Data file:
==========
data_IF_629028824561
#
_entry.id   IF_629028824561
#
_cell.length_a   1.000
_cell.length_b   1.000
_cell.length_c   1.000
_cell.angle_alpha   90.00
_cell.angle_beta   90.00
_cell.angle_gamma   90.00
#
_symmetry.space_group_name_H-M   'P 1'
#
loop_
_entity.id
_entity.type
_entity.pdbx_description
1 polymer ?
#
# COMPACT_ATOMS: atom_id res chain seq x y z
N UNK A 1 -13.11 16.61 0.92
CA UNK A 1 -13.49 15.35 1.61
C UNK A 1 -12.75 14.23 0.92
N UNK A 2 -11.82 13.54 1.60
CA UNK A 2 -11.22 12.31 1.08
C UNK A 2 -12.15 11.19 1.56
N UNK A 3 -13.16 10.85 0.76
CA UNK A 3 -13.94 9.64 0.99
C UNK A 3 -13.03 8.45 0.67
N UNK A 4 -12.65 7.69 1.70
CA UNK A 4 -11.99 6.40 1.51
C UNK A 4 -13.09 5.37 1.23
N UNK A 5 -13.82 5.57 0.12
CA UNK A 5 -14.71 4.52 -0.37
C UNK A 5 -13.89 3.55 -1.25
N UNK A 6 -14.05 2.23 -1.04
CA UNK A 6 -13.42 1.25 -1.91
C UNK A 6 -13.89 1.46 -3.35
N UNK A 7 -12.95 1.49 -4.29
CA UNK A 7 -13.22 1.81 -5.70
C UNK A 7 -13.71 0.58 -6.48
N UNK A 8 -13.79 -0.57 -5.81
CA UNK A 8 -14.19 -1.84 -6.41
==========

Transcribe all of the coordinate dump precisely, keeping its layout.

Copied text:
data_IF_629028824561
#
_entry.id   IF_629028824561
#
_cell.length_a   1.000
_cell.length_b   1.000
_cell.length_c   1.000
_cell.angle_alpha   90.00
_cell.angle_beta   90.00
_cell.angle_gamma   90.00
#
_symmetry.space_group_name_H-M   'P 1'
#
loop_
_entity.id
_entity.type
_entity.pdbx_description
1 polymer ?
#
# COMPACT_ATOMS: atom_id res chain seq x y z
N UNK A 1 -13.11 16.61 0.92
CA UNK A 1 -13.49 15.35 1.61
C UNK A 1 -12.75 14.23 0.92
N UNK A 2 -11.82 13.54 1.60
CA UNK A 2 -11.22 12.31 1.08
C UNK A 2 -12.15 11.19 1.56
N UNK A 3 -13.16 10.85 0.76
CA UNK A 3 -13.94 9.64 0.99
C UNK A 3 -13.03 8.45 0.67
N UNK A 4 -12.65 7.69 1.70
CA UNK A 4 -11.99 6.40 1.51
C UNK A 4 -13.09 5.37 1.23
N UNK A 5 -13.82 5.57 0.12
CA UNK A 5 -14.71 4.52 -0.37
C UNK A 5 -13.89 3.55 -1.25
N UNK A 6 -14.05 2.23 -1.04
CA UNK A 6 -13.42 1.25 -1.91
C UNK A 6 -13.89 1.46 -3.35
N UNK A 7 -12.95 1.49 -4.29
CA UNK A 7 -13.22 1.81 -5.70
C UNK A 7 -13.71 0.58 -6.48
N UNK A 8 -13.79 -0.57 -5.81
CA UNK A 8 -14.19 -1.84 -6.41